Stewardship Partners 


Stewardship Partners was founded in 1999 to provide Washington landowners with the tools to be great stewards of the land while maintaining economic viability.  This was a fairly radical idea at the time, which also coincided with Chinook salmon being placed on the Endangered Species List.  Stewardship Partners recognized the need to encourage rural private landowners to stay on the land and reward them for their environmental ethic.  Today, the idea of cooperative conservation at the community level has been adopted as one of the most effective approaches to protecting natural resources. 

The Washington Department of Ecology estimates that 75% of the pollution in Puget Sound comes from stormwater run-off; 100,000 pounds of toxics enter our streams, rivers and the Sound every day.  This threatens the health of fish, wildlife and human beings. Stewardship Partners addresses this problem from several anglesOur projects restore fish and wildlife habitat, improve water quality, protect open space and wetlands, and 'green up' the built environment while supporting economically sustainable farms, forests, and communities. 
Mission Statement
Stewardship Partners helps private landowners restore and preserve the natural landscapes of Washington State. We promote and implement incentive-based programs that encourage landowners to participate in fish and wildlife conservation and restoration, while simultaneously meeting their economic needs through sustainable land management.
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Stewardship Partners
1411 4th Ave Ste 1425 
(206) 292-9875 

Mr. David J. Burger 
Executive Director 


Stewardship Partners Programs

Salmon-Safe Certification Program
Stewardship Partners manages the Washington Salmon-Safe certification program to recognize farmers and other private land owners who adopt significant conservation practices that help restore native salmon habitat. Salmon-Safe property owners go above and beyond local, state and federal regulations to protect water quality, fish and wildlife habitat, and overall watershed health. This independent Salmon-Safe eco-label is seen on products such as wine, dairy, produce, and fruit which are now carried in 200 grocery stores. Employing professional inspectors, we have certified now 75 farms farms and 32 vineyards. In 2013, we are launching the Urban Salmon-Safe Campaign with the goal of certifying 250 significant urban properties.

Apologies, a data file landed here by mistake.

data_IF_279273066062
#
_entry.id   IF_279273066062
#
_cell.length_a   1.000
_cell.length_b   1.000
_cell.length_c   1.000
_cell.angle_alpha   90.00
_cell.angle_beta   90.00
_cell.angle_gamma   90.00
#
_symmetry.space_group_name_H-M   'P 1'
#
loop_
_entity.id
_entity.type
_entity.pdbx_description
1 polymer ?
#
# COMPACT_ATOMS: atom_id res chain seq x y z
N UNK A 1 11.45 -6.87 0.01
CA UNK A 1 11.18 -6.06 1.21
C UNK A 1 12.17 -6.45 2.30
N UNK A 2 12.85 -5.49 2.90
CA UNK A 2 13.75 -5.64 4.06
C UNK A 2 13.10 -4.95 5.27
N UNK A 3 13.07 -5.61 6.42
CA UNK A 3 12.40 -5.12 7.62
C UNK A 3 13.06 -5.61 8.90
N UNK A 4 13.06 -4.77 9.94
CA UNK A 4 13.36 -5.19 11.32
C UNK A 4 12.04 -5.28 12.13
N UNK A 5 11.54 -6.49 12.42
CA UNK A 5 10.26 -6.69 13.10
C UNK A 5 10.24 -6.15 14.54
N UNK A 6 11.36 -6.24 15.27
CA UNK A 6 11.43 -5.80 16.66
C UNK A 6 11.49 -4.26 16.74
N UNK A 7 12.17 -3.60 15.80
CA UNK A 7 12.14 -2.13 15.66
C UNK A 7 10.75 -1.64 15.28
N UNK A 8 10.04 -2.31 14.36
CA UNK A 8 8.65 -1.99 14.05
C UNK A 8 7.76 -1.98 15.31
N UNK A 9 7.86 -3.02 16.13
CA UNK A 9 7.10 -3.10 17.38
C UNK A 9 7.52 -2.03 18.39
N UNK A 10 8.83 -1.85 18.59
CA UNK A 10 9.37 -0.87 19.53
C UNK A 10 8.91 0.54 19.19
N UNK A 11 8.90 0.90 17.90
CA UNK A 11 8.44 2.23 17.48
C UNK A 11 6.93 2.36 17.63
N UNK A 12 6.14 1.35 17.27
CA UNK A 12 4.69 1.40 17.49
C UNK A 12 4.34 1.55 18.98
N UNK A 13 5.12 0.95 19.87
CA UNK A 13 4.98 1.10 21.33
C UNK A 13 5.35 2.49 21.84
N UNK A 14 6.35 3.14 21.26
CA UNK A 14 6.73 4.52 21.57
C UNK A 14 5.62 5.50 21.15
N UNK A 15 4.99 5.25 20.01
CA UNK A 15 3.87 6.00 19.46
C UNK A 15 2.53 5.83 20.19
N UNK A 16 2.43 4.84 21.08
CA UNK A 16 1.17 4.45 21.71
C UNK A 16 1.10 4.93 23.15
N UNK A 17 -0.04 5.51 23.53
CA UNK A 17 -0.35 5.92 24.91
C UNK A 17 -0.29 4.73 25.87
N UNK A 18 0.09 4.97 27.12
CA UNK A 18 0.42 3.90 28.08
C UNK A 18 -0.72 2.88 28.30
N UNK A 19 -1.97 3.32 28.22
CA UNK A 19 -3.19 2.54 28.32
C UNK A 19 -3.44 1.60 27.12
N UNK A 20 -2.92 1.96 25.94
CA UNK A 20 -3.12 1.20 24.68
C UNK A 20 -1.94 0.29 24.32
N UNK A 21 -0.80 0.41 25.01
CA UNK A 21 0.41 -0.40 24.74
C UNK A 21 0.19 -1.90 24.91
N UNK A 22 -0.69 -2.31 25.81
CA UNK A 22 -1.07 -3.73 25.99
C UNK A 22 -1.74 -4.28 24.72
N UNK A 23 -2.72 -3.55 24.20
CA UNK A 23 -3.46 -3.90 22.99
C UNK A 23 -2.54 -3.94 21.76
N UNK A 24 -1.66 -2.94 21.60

12,000 Rain Garden in Puget Sound Campaign
We are partnering with the 12 Puget Sound Washington State University Extension offices on a campaign to install and register 12,000 rain gardens by 2016. Rain gardens work like a native forest by capturing and infiltrating polluted runoff from rooftops, driveways, and other hard surfaces before it can reach storm drains, streams, rivers and ultimately Puget Sound. Meeting our campaign goal of 12,000 rain gardens in the Puget Sound area by 2016 would eliminate 160 million gallons of polluted runoff each year.

Snoqualmie Stewardship Program
We collaborate with agricultural landowners to conduct habitat restoration projects compatible with a viable farming economy in the Snoqualmie Valley.  Field crews remove non-native vegetation and replant 40-250 foot buffers with native trees and shrubs to keep polluted run-off from reaching the river and its tributaries. To date we have restored over 10 miles of the Snoqualmie River on 21 private properties, protected existing wetlands and created new ones, installed fencing to keep livestock out of the river, and strengthened the environmental ethic among land owners. 

Recent Successes and Current Challenges

We launched the 12,000 Rain Gardens in Puget Sound campaign in April of 2011.  Building on our previous success and expertise with rain gardens, we have reached over 2000 people directly through our workshops and cluster installations. In 2012, we launched the website, offering free technical support and resources to the public.  We have also installed over 100 rain gardens throughout Puget Sound and facilitated hundreds more.

General support is vital to Stewardship Partners because the majority of our funding is for specific projects and does not fully fund the cost of successfully operating the organization and growing our programs. General operating funds allow Stewardship Partners to more fully respond to needs and opportunities in the community, making the organization more flexible and better able to serve the public.